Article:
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Bad Stereotypes Won't Hurt Business, Study

Update Date: Oct 14, 2014 07:33 PM EDT

Stereotypes can seriously hurt a country's business, but new research reveals that products still come before reputation when it comes to trade.

Most people associate France and Italy with fashion and luxury and are willing to pay significant amounts of money for French luxury products.

After studying how bad reputations affect the way people view a country's products, researchers found that consumers don't judge a country's products by its reputation if the products show quality.

"Positive feelings about a country don't always translate into more favorable opinions of its products. A positive opinion of a country may actually make consumers think more about whether or not the country is known to be good at making a product. On the other hand, negative feelings toward a country make consumers think only about a product's features and less about the country of origin," lead researcher Cathy Yi Chen of Singapore Management University said in a news release.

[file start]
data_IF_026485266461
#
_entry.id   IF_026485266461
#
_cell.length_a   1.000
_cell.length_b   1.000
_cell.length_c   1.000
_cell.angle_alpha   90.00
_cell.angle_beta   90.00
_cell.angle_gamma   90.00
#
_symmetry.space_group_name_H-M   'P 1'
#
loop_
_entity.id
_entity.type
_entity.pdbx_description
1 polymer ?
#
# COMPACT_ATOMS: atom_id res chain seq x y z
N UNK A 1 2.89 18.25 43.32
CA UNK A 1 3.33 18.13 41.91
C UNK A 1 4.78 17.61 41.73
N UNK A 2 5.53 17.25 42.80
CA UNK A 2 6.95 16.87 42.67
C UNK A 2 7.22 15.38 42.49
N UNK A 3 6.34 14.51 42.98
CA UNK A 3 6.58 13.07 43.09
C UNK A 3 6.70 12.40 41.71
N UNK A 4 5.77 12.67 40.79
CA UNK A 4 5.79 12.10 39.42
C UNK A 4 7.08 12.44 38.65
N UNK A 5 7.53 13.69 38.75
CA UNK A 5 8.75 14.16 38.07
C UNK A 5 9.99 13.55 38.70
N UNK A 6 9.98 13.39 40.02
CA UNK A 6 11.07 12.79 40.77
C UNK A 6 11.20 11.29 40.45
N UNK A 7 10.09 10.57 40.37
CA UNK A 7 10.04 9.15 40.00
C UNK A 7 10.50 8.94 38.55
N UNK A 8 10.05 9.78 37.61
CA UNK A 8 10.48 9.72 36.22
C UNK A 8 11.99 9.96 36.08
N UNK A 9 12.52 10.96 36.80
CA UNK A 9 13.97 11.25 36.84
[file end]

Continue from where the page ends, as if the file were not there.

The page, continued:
Researchers wanted to know if consumers are more likely to favor products from countries with good reputations, and dislike products from countries with negative reputations.

For the study, participants were asked to read a fictional travel website where a traveler had described either a positive or negative experience while traveling in a country. Afterwards, participants were instructed to read about a new digital camera made in that country.

The study revealed that consumers considered only the product information and not about the country of origin if they had negative feelings toward the country. However, consumers also considered products' country of origin if they felt positively about the country.

"Country of origin is an important determinant of business success. Because all country stereotypes are multifaceted, it is important to understand not only a country's reputation for making quality products, but also how exposure through travel and advertising impacts consumer opinion of a country's products," researchers concluded.

The findings are published in the Journal of Consumer Research.

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